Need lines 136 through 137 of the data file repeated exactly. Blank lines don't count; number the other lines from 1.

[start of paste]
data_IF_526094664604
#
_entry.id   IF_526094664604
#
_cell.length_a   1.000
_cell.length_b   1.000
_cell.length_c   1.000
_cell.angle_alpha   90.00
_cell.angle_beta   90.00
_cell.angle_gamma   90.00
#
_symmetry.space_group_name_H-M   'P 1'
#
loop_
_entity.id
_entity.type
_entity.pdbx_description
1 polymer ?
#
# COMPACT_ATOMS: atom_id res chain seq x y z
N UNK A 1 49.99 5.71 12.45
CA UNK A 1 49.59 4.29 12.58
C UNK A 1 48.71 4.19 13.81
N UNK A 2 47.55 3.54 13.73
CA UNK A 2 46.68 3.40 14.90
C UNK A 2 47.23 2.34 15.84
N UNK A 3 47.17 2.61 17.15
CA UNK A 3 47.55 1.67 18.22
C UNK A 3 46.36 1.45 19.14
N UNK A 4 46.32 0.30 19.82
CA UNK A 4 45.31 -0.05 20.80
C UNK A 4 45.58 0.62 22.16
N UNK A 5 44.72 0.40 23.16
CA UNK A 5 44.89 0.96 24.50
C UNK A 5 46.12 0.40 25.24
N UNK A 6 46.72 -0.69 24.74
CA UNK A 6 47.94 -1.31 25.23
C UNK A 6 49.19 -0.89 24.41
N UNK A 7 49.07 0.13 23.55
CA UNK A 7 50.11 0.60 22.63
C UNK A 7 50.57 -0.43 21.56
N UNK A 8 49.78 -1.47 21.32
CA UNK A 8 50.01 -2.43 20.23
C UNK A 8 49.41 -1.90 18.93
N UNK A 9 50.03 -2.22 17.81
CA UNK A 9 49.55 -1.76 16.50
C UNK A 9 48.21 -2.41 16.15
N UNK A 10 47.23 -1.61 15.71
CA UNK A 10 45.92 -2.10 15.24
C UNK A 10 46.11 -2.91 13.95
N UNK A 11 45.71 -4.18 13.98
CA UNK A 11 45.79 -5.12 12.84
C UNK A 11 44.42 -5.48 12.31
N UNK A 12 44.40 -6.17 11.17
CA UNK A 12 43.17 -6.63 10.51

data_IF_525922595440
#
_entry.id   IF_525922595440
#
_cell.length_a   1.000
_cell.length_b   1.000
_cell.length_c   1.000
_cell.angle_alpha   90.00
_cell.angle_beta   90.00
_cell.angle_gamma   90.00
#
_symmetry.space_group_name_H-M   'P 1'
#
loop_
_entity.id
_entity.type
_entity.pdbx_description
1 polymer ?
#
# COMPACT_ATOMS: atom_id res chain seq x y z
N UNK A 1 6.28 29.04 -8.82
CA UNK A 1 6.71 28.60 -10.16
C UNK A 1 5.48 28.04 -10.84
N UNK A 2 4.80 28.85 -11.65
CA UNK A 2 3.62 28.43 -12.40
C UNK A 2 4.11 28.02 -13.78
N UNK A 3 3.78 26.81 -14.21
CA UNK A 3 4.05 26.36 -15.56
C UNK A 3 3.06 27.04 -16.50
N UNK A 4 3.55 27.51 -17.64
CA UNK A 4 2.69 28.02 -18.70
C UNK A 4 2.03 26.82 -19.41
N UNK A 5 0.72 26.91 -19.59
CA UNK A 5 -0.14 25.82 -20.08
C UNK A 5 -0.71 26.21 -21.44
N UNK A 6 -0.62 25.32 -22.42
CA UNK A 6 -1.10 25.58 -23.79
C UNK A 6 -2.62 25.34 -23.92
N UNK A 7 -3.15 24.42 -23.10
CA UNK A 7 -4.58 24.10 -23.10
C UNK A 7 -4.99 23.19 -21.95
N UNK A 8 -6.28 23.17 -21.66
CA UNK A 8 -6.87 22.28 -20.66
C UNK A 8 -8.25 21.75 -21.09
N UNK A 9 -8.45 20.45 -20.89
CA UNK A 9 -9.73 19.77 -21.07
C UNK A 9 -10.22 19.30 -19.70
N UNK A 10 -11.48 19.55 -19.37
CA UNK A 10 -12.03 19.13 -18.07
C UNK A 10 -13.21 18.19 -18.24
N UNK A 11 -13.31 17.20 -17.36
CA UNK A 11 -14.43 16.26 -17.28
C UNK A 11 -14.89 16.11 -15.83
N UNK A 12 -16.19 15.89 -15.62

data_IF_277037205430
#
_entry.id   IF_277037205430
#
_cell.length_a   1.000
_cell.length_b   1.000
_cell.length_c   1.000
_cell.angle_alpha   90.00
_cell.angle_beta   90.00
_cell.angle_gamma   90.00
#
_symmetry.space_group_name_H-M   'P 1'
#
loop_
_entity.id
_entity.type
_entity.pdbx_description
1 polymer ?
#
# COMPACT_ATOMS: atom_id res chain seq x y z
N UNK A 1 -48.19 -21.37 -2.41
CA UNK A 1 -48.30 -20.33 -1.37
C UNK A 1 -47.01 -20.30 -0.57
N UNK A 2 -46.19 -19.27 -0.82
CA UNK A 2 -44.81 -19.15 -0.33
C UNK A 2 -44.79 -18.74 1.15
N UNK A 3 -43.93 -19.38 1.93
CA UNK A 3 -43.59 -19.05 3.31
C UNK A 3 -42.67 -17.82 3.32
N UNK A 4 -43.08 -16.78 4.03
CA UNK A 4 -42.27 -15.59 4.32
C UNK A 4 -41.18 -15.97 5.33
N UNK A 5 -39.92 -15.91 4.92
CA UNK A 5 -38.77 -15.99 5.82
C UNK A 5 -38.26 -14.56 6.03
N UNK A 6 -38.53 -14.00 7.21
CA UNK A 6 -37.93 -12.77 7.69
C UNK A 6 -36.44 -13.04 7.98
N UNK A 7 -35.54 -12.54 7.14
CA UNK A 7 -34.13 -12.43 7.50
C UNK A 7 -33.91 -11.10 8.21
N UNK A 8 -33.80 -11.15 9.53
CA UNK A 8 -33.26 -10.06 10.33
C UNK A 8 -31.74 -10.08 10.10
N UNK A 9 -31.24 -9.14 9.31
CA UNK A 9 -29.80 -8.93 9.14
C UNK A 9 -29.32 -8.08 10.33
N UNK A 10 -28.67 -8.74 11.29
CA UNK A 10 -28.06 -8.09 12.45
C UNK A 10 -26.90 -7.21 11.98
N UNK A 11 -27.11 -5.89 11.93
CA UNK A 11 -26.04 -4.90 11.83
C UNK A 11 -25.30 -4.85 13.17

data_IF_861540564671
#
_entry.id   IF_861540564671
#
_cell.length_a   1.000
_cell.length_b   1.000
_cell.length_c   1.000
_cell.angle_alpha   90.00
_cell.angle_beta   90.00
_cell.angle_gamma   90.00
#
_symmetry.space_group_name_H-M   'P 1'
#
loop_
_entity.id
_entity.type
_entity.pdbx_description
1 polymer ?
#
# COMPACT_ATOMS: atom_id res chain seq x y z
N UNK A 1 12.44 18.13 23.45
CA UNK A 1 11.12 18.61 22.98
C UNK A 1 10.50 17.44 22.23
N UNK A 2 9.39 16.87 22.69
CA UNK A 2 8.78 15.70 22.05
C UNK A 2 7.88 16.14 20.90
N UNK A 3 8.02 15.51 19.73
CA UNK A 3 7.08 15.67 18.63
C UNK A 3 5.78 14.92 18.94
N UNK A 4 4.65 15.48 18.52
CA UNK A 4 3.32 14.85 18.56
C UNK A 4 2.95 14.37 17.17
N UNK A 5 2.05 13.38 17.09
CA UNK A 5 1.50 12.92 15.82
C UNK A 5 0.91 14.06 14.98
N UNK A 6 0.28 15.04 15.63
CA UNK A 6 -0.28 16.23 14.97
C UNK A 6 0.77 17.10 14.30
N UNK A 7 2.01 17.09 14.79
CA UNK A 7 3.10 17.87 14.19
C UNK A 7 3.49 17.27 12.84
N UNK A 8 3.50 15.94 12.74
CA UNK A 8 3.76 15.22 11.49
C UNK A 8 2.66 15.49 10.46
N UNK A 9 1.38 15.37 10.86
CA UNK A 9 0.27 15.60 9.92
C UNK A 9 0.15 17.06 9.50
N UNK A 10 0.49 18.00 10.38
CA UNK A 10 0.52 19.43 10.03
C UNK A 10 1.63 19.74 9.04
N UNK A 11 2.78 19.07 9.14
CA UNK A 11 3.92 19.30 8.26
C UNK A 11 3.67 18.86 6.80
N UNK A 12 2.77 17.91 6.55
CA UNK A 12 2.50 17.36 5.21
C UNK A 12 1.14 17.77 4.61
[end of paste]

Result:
N UNK A 3 -43.93 -19.38 1.93
CA UNK A 3 -43.59 -19.05 3.31